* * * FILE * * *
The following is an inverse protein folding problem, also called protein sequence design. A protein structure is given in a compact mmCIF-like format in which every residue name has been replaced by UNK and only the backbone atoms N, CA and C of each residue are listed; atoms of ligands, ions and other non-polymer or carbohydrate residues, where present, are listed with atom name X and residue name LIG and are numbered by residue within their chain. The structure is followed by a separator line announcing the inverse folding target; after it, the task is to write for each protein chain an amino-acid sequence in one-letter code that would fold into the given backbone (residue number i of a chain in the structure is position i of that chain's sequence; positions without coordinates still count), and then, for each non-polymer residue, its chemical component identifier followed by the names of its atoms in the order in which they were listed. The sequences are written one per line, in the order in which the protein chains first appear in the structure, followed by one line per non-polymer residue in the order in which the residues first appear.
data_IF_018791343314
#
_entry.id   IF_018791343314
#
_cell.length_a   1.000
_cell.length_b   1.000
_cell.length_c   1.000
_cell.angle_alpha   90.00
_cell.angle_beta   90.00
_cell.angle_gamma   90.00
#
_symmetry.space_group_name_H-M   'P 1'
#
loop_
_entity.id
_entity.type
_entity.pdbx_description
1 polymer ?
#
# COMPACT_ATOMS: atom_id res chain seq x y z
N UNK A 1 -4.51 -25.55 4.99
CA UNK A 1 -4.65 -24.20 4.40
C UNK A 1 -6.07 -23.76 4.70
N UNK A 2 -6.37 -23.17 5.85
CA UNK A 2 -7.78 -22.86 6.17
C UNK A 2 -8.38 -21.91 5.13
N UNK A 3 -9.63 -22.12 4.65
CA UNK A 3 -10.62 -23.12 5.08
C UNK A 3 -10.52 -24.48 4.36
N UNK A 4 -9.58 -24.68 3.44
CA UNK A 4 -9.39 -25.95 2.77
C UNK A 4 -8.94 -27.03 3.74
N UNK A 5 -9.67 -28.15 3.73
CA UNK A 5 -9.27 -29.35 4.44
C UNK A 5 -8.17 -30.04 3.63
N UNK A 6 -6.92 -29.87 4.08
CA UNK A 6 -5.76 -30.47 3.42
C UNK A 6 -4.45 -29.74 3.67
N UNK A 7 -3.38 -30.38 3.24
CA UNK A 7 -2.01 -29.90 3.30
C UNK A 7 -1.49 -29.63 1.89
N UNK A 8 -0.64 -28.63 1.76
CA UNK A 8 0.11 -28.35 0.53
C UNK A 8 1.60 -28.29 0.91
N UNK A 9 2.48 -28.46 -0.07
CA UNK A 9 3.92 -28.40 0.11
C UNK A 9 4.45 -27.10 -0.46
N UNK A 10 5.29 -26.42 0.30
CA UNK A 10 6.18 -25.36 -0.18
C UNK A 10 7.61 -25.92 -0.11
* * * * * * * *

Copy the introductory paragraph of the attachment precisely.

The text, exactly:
The following is an inverse protein folding problem, also called protein sequence design. A protein structure is given in a compact mmCIF-like format in which every residue name has been replaced by UNK and only the backbone atoms N, CA and C of each residue are listed; atoms of ligands, ions and other non-polymer or carbohydrate residues, where present, are listed with atom name X and residue name LIG and are numbered by residue within their chain. The structure is followed by a separator line announcing the inverse folding target; after it, the task is to write for each protein chain an amino-acid sequence in one-letter code that would fold into the given backbone (residue number i of a chain in the structure is position i of that chain's sequence; positions without coordinates still count), and then, for each non-polymer residue, its chemical component identifier followed by the names of its atoms in the order in which they were listed. The sequences are written one per line, in the order in which the protein chains first appear in the structure, followed by one line per non-polymer residue in the order in which the residues first appear.